Cinemechanix Design Journal 18: Back to the Drawing Board

Category: Cussin' In Tongues
Created on Friday, 17 June 2016 Written by Steve

So, as I've mentioned before, rolling a lot of dice and picking the highest reduces the range of likely rolls, which means that in a system where damage is determined by the difference of the rolls, if both sides of the fight are rolling a bunch of dice, they're not going to cause much damage. My first attempt to fix this was by tweaking the damage system so that it didn't take as much damage to beat an opponent, but the first playtest used really high dice pools and blew that fix out of the water. Too many hit points was part of the problem, but it wasn't nearly as problematic as large dice pools. 

The extra dice also don't really help you very much. At 5 dice, the average roll is 17.5 and the typical minimum (average minus standard deviation) is 14.69. Both of these increase fractionally up to 10 dice (the highest I did the math for), which has an average roll of 18.46 and typical minimum of 17.0. If both characters are rolling 5 dice, the maximum damage one can cause is 6. If they're rolling 10 dice, it's 3. Unless you reduce the hit points to such a low number that less powerful characters start dropping like flies, the current system makes for very long fights on the high end of the power scale.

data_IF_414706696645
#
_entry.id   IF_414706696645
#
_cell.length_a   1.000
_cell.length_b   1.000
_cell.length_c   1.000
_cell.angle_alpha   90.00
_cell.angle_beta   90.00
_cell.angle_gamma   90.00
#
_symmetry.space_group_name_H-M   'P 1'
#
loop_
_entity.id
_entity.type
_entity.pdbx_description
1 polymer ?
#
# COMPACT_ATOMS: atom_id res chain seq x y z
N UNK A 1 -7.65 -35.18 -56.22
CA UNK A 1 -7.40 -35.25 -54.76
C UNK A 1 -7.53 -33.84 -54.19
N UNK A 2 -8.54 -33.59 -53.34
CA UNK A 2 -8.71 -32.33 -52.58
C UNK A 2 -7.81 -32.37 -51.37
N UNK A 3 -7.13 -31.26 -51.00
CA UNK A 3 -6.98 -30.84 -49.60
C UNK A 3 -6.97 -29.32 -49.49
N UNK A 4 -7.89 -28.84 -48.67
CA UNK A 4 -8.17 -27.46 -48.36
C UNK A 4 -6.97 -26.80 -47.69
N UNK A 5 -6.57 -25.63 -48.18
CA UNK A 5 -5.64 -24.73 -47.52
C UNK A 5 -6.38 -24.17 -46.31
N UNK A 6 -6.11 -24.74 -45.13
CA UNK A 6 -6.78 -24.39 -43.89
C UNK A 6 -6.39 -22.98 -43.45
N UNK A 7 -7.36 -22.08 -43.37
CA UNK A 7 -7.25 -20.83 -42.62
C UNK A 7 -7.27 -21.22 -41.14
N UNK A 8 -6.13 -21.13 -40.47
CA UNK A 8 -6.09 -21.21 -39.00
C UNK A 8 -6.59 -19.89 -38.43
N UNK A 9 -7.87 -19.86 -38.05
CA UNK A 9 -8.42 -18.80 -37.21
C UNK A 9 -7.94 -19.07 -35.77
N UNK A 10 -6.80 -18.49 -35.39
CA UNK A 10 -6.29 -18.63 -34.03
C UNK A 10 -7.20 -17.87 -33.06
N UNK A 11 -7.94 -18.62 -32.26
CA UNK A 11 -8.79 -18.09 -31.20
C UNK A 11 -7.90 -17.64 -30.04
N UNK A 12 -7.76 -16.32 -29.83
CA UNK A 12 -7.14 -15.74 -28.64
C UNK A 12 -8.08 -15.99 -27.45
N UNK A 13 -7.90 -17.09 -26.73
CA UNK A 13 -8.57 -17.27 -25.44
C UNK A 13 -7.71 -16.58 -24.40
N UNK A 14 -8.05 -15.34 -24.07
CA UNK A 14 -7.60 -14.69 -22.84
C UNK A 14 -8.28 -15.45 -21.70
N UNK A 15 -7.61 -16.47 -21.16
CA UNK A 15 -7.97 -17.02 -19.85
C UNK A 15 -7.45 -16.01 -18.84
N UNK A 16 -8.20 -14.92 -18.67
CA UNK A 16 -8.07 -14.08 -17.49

My first instinct was to see the problem as a feature, not a bug. The less two combatants know about combat, the more the fight relies on somebody getting off a lucky punch, so big ranges in possible results (like the 1-20 range of a single d20) make sense. If both combatants are equally skilled, the fight's going to last longer because they both know what they're doing and are going to have to work harder to cause damage to one another. When you get up to super-heroic levels, a fight with very little damage makes perfect sense. If Thor and the Hulk just stand there and punch each other, they can keep going for days before someone gets bruised, much less knocked out. In fiction, of course, they don't just stand there and punch one another until one of them dies, because that makes for a boring story. Instead, one of them comes up with a brilliant plan, or achieves whatever objective he was fighting the other guy for in the first place, or they realize they should be working together, or whatever. I've already mentioned how I want the game to include some guidance (and maybe even mechanics) to encourage getting away from the "punch him until he dies" school of fight scenes, so my first thought was that a system that makes it hard for very powerful characters to hurt one another was exactly what I needed. 

Then, of course, reality set in. Even though characters in fiction rarely fight until the opponent (or everyone on the opposing team, for group fights) is a bleeding puddle, the unfortunate reality is that "punch him until he's dead" is so ingrained in RPGs that a system where the mechanics preclude the possibility of doing that is going to look broken, even if in my mind it's not. I do want to encourage moving away from the "kill everything in the way" style that's the default in RPGs but rare in actual fiction, but I don't have enough hubris to think I can single-handedly undo a 40-year-old RPG default setting. So I'm looking for ways to trim down those dice pools without completely rebuilding the system. I'll probably talk more about that next week. 


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Cinemechanix Design Journal 18: Back to the Drawing Board.
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